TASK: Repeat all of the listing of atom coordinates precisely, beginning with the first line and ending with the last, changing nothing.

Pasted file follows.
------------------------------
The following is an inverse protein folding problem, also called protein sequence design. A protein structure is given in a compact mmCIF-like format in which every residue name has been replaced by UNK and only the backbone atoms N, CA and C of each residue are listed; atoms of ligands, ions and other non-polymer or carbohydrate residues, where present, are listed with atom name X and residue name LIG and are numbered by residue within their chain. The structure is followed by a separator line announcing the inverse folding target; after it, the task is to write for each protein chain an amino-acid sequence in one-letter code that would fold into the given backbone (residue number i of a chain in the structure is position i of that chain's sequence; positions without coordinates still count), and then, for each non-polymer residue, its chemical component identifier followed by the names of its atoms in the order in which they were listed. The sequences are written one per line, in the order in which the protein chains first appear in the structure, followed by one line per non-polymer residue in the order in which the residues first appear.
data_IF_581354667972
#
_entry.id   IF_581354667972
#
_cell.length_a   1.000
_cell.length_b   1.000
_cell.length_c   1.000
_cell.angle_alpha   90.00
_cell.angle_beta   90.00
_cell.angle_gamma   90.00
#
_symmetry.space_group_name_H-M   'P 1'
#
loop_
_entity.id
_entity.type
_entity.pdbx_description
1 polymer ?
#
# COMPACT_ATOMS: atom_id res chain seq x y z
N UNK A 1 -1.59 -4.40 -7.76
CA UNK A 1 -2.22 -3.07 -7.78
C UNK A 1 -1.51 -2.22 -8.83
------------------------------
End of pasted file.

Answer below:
The following is an inverse protein folding problem, also called protein sequence design. A protein structure is given in a compact mmCIF-like format in which every residue name has been replaced by UNK and only the backbone atoms N, CA and C of each residue are listed; atoms of ligands, ions and other non-polymer or carbohydrate residues, where present, are listed with atom name X and residue name LIG and are numbered by residue within their chain. The structure is followed by a separator line announcing the inverse folding target; after it, the task is to write for each protein chain an amino-acid sequence in one-letter code that would fold into the given backbone (residue number i of a chain in the structure is position i of that chain's sequence; positions without coordinates still count), and then, for each non-polymer residue, its chemical component identifier followed by the names of its atoms in the order in which they were listed. The sequences are written one per line, in the order in which the protein chains first appear in the structure, followed by one line per non-polymer residue in the order in which the residues first appear.
data_IF_581354667972
#
_entry.id   IF_581354667972
#
_cell.length_a   1.000
_cell.length_b   1.000
_cell.length_c   1.000
_cell.angle_alpha   90.00
_cell.angle_beta   90.00
_cell.angle_gamma   90.00
#
_symmetry.space_group_name_H-M   'P 1'
#
loop_
_entity.id
_entity.type
_entity.pdbx_description
1 polymer ?
#
# COMPACT_ATOMS: atom_id res chain seq x y z
N UNK A 1 -1.59 -4.40 -7.76
CA UNK A 1 -2.22 -3.07 -7.78
C UNK A 1 -1.51 -2.22 -8.83